How Should The Fed React To Tax Reform?


  • How Should The Fed React To Tax Reform?
  • The Inflation Puzzle Persists
  • Financial Conditions Are A Growing Concern

The U.S. Federal Reserve will conduct its final monetary policy meeting of the year next Tuesday and Wednesday. It is practically a foregone conclusion that short term rates will be lifted for a third time this year; the U.S. economy has been strong, and Fed officials have been dropping hints of an impending tightening for a couple of months. It looks very much like the Federal Open Market Committee (FOMC) will end up following the path of short-term rates that appeared in its forecasts a year ago.

The Fed also delivered on its promise to begin reducing its balance sheet, with billions of dollars in bonds returning to private hands each quarter. Communication with markets has been handled virtually flawlessly; there have been fewer false starts and surprises for investors than there were in 2016. A smooth leadership transition is underway. And while the Fed is still operating short-handed, recent nominations to the Board of Governors suggest that help is on the way.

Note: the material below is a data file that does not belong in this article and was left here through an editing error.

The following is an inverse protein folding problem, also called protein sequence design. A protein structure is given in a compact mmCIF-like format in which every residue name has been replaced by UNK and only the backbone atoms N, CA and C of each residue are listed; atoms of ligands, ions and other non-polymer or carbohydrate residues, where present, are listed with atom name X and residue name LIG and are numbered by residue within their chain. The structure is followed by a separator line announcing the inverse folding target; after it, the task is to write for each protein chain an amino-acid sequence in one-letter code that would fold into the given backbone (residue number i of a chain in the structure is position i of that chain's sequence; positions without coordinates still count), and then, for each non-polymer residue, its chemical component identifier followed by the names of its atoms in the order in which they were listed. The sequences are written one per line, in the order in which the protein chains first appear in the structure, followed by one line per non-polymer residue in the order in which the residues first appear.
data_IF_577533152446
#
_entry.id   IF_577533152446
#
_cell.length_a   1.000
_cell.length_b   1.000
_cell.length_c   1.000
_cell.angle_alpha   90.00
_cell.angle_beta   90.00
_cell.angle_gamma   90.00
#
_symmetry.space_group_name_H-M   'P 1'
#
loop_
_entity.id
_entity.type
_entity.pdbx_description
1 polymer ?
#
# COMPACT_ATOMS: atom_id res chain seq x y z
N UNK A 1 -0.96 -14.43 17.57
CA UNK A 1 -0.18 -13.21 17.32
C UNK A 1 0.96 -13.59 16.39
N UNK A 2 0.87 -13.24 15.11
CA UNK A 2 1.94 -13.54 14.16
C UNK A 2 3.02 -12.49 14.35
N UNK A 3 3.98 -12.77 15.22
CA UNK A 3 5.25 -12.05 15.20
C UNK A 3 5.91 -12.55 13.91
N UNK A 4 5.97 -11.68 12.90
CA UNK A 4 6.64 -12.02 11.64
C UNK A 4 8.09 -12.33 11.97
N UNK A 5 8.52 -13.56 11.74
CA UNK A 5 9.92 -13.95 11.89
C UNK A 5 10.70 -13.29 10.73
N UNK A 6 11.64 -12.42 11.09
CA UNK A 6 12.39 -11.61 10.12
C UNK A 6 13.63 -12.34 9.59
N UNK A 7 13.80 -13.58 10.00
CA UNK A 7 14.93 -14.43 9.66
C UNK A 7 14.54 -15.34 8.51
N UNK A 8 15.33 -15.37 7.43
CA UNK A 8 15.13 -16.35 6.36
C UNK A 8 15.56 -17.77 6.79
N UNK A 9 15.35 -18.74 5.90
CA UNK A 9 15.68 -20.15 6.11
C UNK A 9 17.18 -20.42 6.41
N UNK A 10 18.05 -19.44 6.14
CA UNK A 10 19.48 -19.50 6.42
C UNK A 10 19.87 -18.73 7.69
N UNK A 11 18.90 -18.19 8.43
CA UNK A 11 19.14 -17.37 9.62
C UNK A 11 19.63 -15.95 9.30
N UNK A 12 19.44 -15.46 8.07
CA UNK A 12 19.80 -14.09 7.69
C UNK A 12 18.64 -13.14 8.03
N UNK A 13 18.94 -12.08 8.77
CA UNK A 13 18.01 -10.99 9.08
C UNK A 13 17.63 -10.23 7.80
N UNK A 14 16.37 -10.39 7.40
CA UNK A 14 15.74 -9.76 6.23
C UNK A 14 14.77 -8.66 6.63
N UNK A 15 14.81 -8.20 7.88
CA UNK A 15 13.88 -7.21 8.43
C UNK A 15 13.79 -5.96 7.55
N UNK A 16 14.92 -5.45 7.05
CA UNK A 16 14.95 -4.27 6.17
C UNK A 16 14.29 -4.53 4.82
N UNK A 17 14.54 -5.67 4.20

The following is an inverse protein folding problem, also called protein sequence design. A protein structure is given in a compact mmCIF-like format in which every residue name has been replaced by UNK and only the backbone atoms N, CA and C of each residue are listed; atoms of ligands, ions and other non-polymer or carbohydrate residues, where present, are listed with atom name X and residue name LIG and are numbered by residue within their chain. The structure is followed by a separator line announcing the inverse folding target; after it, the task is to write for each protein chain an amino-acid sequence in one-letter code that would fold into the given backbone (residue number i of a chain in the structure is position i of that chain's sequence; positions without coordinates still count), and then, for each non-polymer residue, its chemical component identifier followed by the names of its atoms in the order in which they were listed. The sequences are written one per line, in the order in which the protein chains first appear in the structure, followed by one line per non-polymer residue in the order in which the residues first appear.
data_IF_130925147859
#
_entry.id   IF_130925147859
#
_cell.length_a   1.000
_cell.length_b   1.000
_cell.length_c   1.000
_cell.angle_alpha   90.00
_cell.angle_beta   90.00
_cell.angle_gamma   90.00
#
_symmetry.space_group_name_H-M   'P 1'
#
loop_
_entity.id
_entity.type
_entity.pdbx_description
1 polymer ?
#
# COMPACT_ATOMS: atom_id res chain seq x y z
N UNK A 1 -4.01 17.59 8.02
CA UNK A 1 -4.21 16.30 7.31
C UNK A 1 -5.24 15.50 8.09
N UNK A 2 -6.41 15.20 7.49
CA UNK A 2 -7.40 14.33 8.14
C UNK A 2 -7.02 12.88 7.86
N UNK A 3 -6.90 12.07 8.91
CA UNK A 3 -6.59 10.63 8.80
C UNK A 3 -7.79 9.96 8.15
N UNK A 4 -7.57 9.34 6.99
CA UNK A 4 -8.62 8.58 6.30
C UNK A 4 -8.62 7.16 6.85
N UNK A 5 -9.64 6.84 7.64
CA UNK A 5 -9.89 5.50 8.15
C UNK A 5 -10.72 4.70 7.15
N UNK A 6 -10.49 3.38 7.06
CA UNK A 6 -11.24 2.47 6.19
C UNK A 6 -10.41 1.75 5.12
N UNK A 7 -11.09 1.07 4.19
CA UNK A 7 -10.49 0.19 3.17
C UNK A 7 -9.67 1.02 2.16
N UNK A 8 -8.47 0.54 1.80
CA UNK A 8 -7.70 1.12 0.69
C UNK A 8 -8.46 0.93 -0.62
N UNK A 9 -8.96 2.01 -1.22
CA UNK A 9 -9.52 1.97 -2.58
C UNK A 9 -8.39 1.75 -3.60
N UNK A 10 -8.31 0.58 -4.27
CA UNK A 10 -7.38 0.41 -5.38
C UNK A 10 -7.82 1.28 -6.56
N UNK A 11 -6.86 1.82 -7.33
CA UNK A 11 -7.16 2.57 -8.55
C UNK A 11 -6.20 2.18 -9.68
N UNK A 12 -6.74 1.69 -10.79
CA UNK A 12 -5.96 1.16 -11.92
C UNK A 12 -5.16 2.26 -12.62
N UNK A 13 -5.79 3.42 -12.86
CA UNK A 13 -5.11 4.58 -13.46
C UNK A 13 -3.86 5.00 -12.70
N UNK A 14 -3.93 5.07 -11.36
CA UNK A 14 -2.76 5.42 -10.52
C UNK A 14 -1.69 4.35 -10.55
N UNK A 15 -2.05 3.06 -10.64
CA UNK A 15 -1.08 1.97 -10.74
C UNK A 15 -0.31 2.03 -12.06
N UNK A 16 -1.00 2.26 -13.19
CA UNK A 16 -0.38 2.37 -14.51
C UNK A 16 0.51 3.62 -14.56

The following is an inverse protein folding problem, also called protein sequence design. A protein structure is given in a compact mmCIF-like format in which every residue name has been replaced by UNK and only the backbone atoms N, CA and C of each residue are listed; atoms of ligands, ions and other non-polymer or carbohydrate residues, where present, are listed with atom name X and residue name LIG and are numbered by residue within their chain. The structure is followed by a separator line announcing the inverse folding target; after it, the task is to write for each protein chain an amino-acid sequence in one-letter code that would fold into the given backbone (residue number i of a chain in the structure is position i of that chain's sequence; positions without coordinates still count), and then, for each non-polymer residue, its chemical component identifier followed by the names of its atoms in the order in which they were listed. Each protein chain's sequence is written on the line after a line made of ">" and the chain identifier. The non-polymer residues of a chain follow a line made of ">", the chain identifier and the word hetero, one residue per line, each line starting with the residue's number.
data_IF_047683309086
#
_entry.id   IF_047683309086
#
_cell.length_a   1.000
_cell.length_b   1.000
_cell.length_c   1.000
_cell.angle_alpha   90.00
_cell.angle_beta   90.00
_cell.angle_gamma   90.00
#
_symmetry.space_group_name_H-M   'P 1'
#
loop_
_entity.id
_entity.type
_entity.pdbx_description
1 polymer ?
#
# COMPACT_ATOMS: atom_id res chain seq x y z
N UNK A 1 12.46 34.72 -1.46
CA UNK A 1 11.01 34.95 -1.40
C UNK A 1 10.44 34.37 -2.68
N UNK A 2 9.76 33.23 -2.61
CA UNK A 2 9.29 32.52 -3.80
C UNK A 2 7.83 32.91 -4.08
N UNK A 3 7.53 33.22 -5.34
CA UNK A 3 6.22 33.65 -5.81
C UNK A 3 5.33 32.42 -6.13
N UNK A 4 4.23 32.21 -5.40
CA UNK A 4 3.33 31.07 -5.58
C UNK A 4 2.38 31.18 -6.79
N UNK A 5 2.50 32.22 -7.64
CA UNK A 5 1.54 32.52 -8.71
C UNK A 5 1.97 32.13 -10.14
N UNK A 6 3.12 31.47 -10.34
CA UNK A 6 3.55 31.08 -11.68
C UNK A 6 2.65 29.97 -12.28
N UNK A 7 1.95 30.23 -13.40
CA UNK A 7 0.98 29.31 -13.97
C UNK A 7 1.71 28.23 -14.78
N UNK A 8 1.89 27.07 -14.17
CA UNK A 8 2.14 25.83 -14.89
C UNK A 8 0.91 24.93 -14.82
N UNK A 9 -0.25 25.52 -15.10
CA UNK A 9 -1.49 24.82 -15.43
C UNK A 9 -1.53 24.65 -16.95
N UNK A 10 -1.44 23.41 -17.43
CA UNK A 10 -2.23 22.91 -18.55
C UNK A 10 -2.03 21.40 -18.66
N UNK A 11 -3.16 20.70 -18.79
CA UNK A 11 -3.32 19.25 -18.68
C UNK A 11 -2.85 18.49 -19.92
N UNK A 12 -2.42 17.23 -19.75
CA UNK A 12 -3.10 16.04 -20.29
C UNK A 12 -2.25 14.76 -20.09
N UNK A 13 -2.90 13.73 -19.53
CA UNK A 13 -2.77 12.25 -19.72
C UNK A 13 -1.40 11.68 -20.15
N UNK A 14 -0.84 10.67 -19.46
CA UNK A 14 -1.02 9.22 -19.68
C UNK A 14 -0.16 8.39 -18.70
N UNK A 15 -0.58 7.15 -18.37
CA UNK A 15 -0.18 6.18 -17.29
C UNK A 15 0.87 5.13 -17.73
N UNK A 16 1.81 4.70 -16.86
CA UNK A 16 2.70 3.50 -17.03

But the task of normalizing monetary policy will not be easy from here. Recent events suggest the Fed may not be able to continue moving at the slow, measured pace it might prefer. Here is a matrix analysis of the factors that are likely to tell the tale in 2018.

Economic Growth

The U.S. expansion may be mature, but it is not acting its age. Even prior to the enactment of tax reform, business investment had resumed a powerful upward trajectory, providing an ingredient that had been absent from the growth picture for three years. The list of potential 2018 tailwinds is a long one, suggesting this cycle could get stronger even as it approaches a record length. (The current benchmark is the 10-year expansion that lasted from 1991 until 2001.)